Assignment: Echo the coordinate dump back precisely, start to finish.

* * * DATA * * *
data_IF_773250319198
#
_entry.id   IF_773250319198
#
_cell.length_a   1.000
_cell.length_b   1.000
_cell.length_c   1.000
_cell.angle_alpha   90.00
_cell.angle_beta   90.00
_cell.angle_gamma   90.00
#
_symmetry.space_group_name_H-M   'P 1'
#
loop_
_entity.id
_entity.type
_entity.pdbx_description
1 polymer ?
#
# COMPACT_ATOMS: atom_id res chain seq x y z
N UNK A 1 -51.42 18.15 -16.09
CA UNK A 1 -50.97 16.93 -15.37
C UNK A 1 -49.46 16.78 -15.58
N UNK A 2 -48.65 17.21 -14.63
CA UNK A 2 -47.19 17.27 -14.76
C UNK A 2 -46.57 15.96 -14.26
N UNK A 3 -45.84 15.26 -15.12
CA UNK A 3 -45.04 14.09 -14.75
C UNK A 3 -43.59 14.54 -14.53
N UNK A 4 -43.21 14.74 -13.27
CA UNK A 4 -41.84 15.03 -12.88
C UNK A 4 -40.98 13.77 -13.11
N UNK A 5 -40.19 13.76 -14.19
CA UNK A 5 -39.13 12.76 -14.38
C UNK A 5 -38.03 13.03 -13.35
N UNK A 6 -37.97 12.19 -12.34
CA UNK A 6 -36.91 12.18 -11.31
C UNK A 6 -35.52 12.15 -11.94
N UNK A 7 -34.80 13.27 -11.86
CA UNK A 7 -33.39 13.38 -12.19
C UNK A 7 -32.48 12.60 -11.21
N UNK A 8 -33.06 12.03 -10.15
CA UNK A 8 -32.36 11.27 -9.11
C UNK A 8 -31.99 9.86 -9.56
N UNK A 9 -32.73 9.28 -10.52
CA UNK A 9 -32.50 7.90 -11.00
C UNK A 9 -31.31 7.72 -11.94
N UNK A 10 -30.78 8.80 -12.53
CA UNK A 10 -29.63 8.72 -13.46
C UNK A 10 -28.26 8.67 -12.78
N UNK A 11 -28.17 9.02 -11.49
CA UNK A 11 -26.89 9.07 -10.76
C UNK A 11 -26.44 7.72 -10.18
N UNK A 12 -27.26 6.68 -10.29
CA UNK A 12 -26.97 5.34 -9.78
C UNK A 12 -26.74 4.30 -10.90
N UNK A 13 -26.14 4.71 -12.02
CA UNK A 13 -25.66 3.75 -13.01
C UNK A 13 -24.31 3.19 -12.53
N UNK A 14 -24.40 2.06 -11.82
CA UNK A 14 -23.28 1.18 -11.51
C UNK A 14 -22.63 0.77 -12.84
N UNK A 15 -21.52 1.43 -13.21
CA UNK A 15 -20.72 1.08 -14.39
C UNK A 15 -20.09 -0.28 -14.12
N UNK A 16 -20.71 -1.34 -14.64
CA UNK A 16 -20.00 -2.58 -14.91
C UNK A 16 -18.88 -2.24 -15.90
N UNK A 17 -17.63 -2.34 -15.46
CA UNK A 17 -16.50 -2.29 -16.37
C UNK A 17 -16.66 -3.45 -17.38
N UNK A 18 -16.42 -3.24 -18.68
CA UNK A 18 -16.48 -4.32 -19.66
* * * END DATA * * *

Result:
data_IF_773250319198
#
_entry.id   IF_773250319198
#
_cell.length_a   1.000
_cell.length_b   1.000
_cell.length_c   1.000
_cell.angle_alpha   90.00
_cell.angle_beta   90.00
_cell.angle_gamma   90.00
#
_symmetry.space_group_name_H-M   'P 1'
#
loop_
_entity.id
_entity.type
_entity.pdbx_description
1 polymer ?
#
# COMPACT_ATOMS: atom_id res chain seq x y z
N UNK A 1 -51.42 18.15 -16.09
CA UNK A 1 -50.97 16.93 -15.37
C UNK A 1 -49.46 16.78 -15.58
N UNK A 2 -48.65 17.21 -14.63
CA UNK A 2 -47.19 17.27 -14.76
C UNK A 2 -46.57 15.96 -14.26
N UNK A 3 -45.84 15.26 -15.12
CA UNK A 3 -45.04 14.09 -14.75
C UNK A 3 -43.59 14.54 -14.53
N UNK A 4 -43.21 14.74 -13.27
CA UNK A 4 -41.84 15.03 -12.88
C UNK A 4 -40.98 13.77 -13.11
N UNK A 5 -40.19 13.76 -14.19
CA UNK A 5 -39.13 12.76 -14.38
C UNK A 5 -38.03 13.03 -13.35
N UNK A 6 -37.97 12.19 -12.34
CA UNK A 6 -36.91 12.18 -11.31
C UNK A 6 -35.52 12.15 -11.94
N UNK A 7 -34.80 13.27 -11.86
CA UNK A 7 -33.39 13.38 -12.19
C UNK A 7 -32.48 12.60 -11.21
N UNK A 8 -33.06 12.03 -10.15
CA UNK A 8 -32.36 11.27 -9.11
C UNK A 8 -31.99 9.86 -9.56
N UNK A 9 -32.73 9.28 -10.52
CA UNK A 9 -32.50 7.90 -11.00
C UNK A 9 -31.31 7.72 -11.94
N UNK A 10 -30.78 8.80 -12.53
CA UNK A 10 -29.63 8.72 -13.46
C UNK A 10 -28.26 8.67 -12.78
N UNK A 11 -28.17 9.02 -11.49
CA UNK A 11 -26.89 9.07 -10.76
C UNK A 11 -26.44 7.72 -10.18
N UNK A 12 -27.26 6.68 -10.29
CA UNK A 12 -26.97 5.34 -9.78
C UNK A 12 -26.74 4.30 -10.90
N UNK A 13 -26.14 4.71 -12.02
CA UNK A 13 -25.66 3.75 -13.01
C UNK A 13 -24.31 3.19 -12.53
N UNK A 14 -24.40 2.06 -11.82
CA UNK A 14 -23.28 1.18 -11.51
C UNK A 14 -22.63 0.77 -12.84
N UNK A 15 -21.52 1.43 -13.21
CA UNK A 15 -20.72 1.08 -14.39
C UNK A 15 -20.09 -0.28 -14.12
N UNK A 16 -20.71 -1.34 -14.64
CA UNK A 16 -20.00 -2.58 -14.91
C UNK A 16 -18.88 -2.24 -15.90
N UNK A 17 -17.63 -2.34 -15.46
CA UNK A 17 -16.50 -2.29 -16.37
C UNK A 17 -16.66 -3.45 -17.38
N UNK A 18 -16.42 -3.24 -18.68
CA UNK A 18 -16.48 -4.32 -19.66